Seasonal brook/deep damp area - help for wildlife

I have a tiny brook ( actually much smaller than a brook) that runs into my garden from my neighbours  garden. Neighbours have a concrete slab that ends at their boundary and the water trickles down a slab into my garden. The water is meant to trickle for 1.5 meters down a 40cm drop a then go in a pipe under the lawn and out into a drain at the end of the garden. This does not happen and I have uncovered many layers of plastic between the boundary and the pipe which I am pulling out, any water seems to go under the plastic not on top of it and the water just seeps around the pipe so we have a soggy patch of lawn in the winter. Sadly I do not have finance or skill to have the pipe pulled out and a lovely trickling brook properly reinstated. Instead I was hoping I could plant up the steep edges with some wildlife friendly plants to help stop the erosion and help the wildlife. The plants coming through from next doors garden on the boundary are holly, ivy and brambles! Any suggestions greatly received.

Posts

  • ObelixxObelixx Vendée, Western FrancePosts: 17,044
    Where are you, roughly?  How cold do you get in winter and how much rain?  Acid, neutral or alkaline soil?

    The answers will affect the kinds of plants you can try to make that corner beautiful and a refuge for wildlfe.
    "We don't stop playing because we grow old; we grow old because we stop playing." - George Bernard Shaw
  • We are in Wiltshire, fairly heavy clay soil.  My neighbour a few doors up has made three big ponds from the spring so we get less water than previously. Currently its just damp, almost dry. Through the winter the flow is probably similar to what a hosepipe would put out. Bog plants?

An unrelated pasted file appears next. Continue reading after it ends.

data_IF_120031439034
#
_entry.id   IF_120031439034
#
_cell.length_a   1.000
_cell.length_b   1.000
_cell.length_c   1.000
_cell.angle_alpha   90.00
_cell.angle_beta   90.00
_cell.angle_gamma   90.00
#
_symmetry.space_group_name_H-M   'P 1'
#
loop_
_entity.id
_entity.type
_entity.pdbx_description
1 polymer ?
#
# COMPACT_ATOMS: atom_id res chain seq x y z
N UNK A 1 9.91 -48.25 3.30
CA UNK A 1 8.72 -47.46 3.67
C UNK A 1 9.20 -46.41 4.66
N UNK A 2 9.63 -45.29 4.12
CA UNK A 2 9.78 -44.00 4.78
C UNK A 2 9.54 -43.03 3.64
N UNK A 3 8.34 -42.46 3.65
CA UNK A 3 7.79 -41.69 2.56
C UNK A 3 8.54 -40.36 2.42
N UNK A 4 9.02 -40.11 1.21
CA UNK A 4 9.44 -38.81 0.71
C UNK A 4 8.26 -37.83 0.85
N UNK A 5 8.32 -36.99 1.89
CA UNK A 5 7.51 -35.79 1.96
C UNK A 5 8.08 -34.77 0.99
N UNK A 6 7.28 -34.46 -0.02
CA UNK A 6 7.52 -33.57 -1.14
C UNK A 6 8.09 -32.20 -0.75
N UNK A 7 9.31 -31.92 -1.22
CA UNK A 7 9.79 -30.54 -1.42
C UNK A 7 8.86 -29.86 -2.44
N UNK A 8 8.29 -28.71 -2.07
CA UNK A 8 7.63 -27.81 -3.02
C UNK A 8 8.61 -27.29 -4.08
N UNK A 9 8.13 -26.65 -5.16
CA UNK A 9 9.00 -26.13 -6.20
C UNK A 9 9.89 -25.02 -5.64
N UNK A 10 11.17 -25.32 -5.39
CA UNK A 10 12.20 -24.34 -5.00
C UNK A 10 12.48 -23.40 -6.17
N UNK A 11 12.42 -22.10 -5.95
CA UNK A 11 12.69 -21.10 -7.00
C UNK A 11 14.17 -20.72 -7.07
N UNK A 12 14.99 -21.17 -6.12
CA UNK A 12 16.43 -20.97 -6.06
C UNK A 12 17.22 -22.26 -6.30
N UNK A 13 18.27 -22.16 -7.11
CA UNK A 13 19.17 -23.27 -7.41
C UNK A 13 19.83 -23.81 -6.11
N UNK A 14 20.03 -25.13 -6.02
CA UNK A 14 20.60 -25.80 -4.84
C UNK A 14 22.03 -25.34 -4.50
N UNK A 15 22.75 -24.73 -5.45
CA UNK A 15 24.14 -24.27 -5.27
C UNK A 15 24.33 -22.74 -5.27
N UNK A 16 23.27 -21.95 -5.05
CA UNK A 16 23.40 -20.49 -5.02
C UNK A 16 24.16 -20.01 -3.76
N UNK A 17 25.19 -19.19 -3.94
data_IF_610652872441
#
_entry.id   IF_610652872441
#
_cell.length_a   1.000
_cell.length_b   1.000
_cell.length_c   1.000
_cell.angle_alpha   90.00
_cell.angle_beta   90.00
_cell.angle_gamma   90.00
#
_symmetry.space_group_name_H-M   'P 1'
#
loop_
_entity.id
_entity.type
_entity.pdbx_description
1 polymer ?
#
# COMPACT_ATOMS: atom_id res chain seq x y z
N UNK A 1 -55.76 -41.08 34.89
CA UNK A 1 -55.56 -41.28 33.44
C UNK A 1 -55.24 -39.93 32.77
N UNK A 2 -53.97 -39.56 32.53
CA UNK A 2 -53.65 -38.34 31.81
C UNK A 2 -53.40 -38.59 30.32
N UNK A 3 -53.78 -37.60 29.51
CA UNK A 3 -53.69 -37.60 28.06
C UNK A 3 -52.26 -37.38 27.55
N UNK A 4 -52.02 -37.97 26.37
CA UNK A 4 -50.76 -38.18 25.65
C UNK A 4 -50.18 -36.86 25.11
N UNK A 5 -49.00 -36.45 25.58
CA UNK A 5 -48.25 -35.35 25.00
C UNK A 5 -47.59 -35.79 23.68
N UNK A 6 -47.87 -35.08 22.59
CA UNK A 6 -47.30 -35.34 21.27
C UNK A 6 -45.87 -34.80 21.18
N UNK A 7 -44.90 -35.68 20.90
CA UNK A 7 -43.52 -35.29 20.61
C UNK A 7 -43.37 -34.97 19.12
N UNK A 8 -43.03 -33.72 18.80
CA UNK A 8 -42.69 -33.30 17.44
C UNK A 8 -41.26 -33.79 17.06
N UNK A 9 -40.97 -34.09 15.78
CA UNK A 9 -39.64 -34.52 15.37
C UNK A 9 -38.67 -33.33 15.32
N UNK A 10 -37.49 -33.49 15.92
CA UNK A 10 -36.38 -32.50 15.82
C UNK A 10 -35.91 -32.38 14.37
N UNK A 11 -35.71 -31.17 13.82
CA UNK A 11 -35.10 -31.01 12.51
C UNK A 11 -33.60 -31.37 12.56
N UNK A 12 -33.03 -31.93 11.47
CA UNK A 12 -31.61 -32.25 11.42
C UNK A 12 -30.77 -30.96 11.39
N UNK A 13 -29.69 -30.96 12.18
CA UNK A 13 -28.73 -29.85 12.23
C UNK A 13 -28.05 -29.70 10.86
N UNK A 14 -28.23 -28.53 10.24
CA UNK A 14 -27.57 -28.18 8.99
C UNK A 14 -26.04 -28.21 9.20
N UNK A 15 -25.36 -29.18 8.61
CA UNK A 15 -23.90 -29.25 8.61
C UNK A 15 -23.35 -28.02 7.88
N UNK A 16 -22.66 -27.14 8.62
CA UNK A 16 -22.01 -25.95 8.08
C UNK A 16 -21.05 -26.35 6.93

• Oh and temperature can go down to about -8C
  • ObelixxObelixx Vendée, Western FrancePosts: 17,044
    Have a look at filipendula, rodgersia, ornamental rhubarb, hemerocallis, iris sibirica, mimulus which will give you a wide variety of height, leaf form and flowers to provide shelter and nectar for a range of wildlife and disguise that pipe end.

    You'll need to clear some more of that plastic and maybe work in some well-rotted manure to improve fertility but you should be able to create something lovely and not too high maintenance.
    "We don't stop playing because we grow old; we grow old because we stop playing." - George Bernard Shaw
  • nutcutletnutcutlet PeterboroughPosts: 26,015
    Iris pseudacorus, the yellow water Iris, Comfrey and Figwort put up with sometimes wet, sometimes dry. Insects love the comfrey flowers and loads of them like Figwort
  • That's great, thank you both, I will start sourcing some of these. I have taken out all remaining plastic and chopped the end of the pipe of as well as I can. I was wondering if I should also dig away some of the sides to make them slightly less steep? Before planting should I clear all the grass or include any rocks or pebbles on the base and sides? You can tell I'm a complete novice :)
  • ObelixxObelixx Vendée, Western FrancePosts: 17,044
    Have a read of this first to help you get ideas about what's needed.

    https://www.rhs.org.uk/advice/profile?pid=356


    "We don't stop playing because we grow old; we grow old because we stop playing." - George Bernard Shaw
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